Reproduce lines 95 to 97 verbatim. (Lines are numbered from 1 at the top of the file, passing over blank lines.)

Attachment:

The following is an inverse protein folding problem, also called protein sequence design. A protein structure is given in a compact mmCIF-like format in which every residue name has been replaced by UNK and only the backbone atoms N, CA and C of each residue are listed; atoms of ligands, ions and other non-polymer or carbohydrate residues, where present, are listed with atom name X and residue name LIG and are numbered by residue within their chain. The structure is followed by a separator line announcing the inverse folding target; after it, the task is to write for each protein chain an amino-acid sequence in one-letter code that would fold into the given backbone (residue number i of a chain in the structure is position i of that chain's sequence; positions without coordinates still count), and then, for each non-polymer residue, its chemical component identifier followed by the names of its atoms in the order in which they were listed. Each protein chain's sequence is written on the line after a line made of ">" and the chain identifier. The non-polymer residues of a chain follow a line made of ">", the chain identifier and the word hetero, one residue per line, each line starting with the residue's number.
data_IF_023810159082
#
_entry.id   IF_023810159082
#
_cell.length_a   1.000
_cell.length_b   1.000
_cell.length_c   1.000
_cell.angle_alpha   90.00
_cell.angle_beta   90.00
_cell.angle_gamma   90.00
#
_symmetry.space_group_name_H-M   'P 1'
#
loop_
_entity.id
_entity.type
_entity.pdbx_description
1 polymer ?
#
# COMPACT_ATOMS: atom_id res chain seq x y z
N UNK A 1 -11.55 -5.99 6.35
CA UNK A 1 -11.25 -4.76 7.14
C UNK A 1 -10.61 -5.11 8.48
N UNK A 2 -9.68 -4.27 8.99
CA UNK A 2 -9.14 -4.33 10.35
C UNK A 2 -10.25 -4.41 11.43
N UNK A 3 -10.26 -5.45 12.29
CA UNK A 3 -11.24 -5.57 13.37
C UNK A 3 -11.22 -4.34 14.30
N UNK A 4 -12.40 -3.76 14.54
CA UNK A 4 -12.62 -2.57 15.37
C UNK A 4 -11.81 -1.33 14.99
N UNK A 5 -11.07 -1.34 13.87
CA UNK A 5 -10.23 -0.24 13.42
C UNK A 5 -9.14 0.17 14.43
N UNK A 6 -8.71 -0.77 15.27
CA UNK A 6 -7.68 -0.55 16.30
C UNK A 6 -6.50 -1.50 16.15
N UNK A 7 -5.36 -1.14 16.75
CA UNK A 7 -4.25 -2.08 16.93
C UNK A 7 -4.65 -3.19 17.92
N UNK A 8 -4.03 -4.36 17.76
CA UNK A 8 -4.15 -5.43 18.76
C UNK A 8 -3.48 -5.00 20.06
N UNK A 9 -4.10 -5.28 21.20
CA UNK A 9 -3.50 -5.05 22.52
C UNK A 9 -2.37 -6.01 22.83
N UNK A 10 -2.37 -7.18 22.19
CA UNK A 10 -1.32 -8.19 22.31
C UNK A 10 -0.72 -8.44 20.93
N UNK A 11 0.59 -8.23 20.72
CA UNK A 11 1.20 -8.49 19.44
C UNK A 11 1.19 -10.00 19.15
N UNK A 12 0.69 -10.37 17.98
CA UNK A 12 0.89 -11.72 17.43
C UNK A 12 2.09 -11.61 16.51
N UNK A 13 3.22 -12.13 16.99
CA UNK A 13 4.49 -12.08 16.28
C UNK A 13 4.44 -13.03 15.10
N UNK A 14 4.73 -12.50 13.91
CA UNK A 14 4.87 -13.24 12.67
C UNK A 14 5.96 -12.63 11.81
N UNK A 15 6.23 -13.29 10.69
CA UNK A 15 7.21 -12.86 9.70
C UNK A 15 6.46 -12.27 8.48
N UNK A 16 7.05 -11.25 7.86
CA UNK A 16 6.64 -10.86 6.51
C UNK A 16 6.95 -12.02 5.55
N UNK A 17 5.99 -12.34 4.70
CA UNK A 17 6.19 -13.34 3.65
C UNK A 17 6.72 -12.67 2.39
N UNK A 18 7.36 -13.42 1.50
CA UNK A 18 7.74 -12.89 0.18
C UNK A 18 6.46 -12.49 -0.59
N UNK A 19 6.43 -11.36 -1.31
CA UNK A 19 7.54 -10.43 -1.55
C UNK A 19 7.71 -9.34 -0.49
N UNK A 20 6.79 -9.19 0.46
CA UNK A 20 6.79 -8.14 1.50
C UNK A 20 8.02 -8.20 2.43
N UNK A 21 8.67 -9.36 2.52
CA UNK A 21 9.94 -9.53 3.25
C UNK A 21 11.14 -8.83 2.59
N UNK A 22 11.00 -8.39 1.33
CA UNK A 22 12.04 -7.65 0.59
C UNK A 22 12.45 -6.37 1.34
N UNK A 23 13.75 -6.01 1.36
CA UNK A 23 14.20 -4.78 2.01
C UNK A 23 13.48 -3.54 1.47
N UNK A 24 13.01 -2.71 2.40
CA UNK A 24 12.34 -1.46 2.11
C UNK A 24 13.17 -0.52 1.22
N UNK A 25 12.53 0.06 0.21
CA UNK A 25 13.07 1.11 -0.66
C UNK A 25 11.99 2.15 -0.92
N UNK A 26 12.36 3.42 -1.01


CA UNK A 25 13.07 1.11 -0.66
C UNK A 25 11.99 2.15 -0.92
N UNK A 26 12.36 3.42 -1.01